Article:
Type alias used for inheritance with three type arguments.

alias of returns.primitives.hkt.SupportsKindN[_InstanceType, _TypeArgType1, _TypeArgType2, _TypeArgType3]

dekind(kind)[source]

Turns Kind1[IO, int] type into real IO[int] type.

Should be used when you are left with accidential KindN instance when you really want to have the real type.

Works with type arguments of any length.

We use a custom mypy plugin to make sure types are correct. Otherwise, it is currently impossible to properly type this.

In runtime it just returns the passed argument, nothing really happens:

>>> from returns.io import IO
>>> from returns.primitives.hkt import Kind1

>>> container: Kind1[IO, int] = IO(1)
>>> assert dekind(container) is container

However, please, do not use this function unless you know exactly what you are doing and why do you need it.

Parameters

kind (KindN[+_InstanceType, +_TypeArgType1, +_TypeArgType2, +_TypeArgType3]) –

Return type

+_InstanceType

class Kinded(*args, **kwds)[source]

Bases: typing_extensions.Protocol

Protocol that tracks kinded functions calls.

We use a custom mypy plugin to make sure types are correct. Otherwise, it is currently impossible to properly type this.

kinded(function)[source]

Decorator to be used when you want to dekind the function’s return type.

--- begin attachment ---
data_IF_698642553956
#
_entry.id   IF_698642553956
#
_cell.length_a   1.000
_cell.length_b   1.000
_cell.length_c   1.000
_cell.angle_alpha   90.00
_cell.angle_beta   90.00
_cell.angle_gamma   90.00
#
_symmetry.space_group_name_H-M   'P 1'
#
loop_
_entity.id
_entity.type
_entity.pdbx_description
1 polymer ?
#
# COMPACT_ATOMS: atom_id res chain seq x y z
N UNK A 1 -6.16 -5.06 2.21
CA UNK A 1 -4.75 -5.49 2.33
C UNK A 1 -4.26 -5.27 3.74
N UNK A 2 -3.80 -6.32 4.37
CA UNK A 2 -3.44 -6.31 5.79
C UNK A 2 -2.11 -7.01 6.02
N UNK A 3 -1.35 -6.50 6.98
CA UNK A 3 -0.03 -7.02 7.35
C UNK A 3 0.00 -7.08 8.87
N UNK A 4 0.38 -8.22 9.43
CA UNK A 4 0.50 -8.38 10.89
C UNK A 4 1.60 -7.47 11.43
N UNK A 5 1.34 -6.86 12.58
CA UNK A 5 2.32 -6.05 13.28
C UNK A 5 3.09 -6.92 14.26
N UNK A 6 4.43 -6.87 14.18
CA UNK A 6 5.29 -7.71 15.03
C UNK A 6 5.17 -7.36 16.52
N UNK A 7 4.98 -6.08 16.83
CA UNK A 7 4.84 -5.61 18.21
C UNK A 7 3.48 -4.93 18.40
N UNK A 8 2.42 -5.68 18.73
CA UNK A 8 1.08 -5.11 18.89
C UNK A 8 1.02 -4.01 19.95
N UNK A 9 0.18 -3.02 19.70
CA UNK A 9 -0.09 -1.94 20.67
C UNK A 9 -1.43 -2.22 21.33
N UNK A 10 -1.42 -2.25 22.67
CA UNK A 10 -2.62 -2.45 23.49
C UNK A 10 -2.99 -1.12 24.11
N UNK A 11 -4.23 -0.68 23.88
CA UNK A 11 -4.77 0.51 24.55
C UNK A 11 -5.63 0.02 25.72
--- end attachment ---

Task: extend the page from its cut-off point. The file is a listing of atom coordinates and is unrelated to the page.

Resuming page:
Does nothing in runtime, just returns its argument.

We use a custom mypy plugin to make sure types are correct. Otherwise, it is currently impossible to properly type this.

Here’s an example of how it should be used:

>>> from typing import TypeVar
>>> from returns.primitives.hkt import KindN, kinded
>>> from returns.interfaces.bindable import BindableN

>>> _Binds = TypeVar('_Binds', bound=BindableN)  # just an example
>>> _Type1 = TypeVar('_Type1')
>>> _Type2 = TypeVar('_Type2')
>>> _Type3 = TypeVar('_Type3')

>>> @kinded
... def bindable_identity(
...    container: KindN[_Binds, _Type1, _Type2, _Type3],
... ) -> KindN[_Binds, _Type1, _Type2, _Type3]:
...     return container  # just do nothing

As you can see, here we annotate our return type as -> KindN[_Binds, _Type1, _Type2, _Type3], it would be true without @kinded decorator.

But, @kinded decorator dekinds the return type and infers the real type behind it:

>>> from returns.io import IO, IOResult

>>> assert bindable_identity(IO(1)) == IO(1)
>>> # => Revealed type: 'IO[int]'

>>> iores: IOResult[int, str] = IOResult.from_value(1)
>>> assert bindable_identity(iores) == iores
>>> # => Revealed type: 'IOResult[int, str]'

The difference is very clear in methods modules, like:

  • Raw returns.methods.bind.internal_bind() that returns KindN instance

  • User-facing returns.methods.bind.bind() that returns the container type

You must use this decorator for your own kinded functions as well.

Parameters

function (~_FunctionType) –

Return type

Kinded[~_FunctionType]